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We asked Canadians to tell us about the women in their lives affected by dementia. Thank you for responding! Your emails have been touching. We hope by posting your stories we’ll inspire other women to share theirs. Today, there are 747,000 Canadians living with Alzheimer’s disease and other dementias. In less than 20 years, this number will nearly double to 1.4 million. Thousands more will continue to be involved as caregivers. By raising our voices together, we can spread awareness and keep research going to find better treatments and a cure.


"My mom is currently residing in a Memory Care Unit so I am not offering direct care but am actively involved in her life. On some levels… no matter what our age we look up to our mothers for guidance and advice. It is difficult to acknowledge the changes that come with dementia. Family still means everything to Mom. She will often tell me that her heart jumps out of her chest when she sees me get off the elevator… Expressing her love verbally and affectionately comes more easily as her dementia progresses."

- Christine, Kitchener, Ontario


"My wife has had the disease for a few years and it's progressing. She is unable to do any housework is very appreciative of anything I do for her. She is 82 but in good health otherwise. She requires care 24/7 all by me and I am told by health care providers that I have to look after myself better. We have family but they are very busy with their jobs and families. We are presently winter visitors in Arizona which she likes as we get out to things and have some good friends here. I do go to caregiver meetings back home and she goes to a day program five hours twice a week which she seems to enjoy more all the time."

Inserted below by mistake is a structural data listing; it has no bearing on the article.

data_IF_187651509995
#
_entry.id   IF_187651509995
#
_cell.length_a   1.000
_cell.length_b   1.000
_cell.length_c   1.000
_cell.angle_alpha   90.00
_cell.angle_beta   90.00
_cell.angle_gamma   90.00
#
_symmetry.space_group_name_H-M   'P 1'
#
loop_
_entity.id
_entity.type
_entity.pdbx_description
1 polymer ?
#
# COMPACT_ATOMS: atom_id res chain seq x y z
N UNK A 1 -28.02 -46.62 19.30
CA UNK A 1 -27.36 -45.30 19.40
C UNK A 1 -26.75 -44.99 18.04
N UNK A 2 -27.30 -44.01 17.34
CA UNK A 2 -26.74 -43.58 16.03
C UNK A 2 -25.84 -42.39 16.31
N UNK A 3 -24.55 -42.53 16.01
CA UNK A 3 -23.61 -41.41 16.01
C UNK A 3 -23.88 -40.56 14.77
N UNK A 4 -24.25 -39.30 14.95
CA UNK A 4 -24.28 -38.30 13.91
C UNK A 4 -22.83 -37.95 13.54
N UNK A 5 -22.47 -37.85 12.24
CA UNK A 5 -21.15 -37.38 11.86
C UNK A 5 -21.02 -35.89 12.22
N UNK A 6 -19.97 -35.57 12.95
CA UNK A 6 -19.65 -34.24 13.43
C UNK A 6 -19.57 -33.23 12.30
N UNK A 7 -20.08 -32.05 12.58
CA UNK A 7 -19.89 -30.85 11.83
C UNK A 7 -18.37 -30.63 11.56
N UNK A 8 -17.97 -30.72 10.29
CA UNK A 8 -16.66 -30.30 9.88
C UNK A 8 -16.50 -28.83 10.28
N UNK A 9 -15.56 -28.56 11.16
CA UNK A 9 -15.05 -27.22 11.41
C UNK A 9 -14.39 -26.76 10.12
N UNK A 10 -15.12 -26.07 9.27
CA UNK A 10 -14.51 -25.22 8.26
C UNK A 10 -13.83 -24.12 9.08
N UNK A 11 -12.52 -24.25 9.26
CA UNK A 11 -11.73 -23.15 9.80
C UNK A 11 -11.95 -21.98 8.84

- Glen, Medicine Hat, Alberta


"My name is Brenda. I'm 51 years old and my life hangs in a delicate balance, juggling the needs of my young son and mom, who has Alzheimer's disease. Alzheimer's signs can sometimes creep up on you. Don't ignore them. Go to your doctor to get diagnosed and get support from your local Alzheimer Society. Knowledge is a powerful ally. Keep your sense of humour, too. And most of all, treasure all of the special moments. They'll always be there, no matter the stage of the disease. And if you're caregiver like me, remember to take care of yourself. Find something you love to do and do it whenever you can."

- Brenda, Manilla, Ontario

Addendum: Since posting this story, Brenda’s mom passed away. If there is one thing Brenda has learned from her mother is to embrace life’s challenges with humility and grace – and laughter.   


"Alzheimer's disease doubly affects women: they make up 72% of Canadians living with this disease and represent 70% of family caregivers, usually a wife or daughter. With the growing evidence that what we do in midlife can affect our chances of getting Alzheimer's and other dementias, women should think about the future of their brains as well as the brains of those they love. Invest in your brain. Keep learning. Stay physically active."

- Dr. Carmela Tartaglia, Assistant Professor, University Health Network - Memory Clinic/Tanz Centre for Research in Neurodegenerative Diseases, University of Toronto


"My name is Carolyn. I’m 26 years old. My sister Claire and I have been living at home looking after our mother Jane for the last six and half years. Mom was diagnosed with Alzheimer’s disease at age 55. I was only 19 at the time of her diagnosis and my sister was 14. We need to make sure all women are aware of this disease, not only because of its prevalence, but because of the added element of caregiving. Women need to speak up and be champions for this disease. We know our mother would want to fight for this cause. We’re happy to carry the torch for her."

- Carolyn and Claire, Toronto, Ontario


Last Updated: 01/19/15
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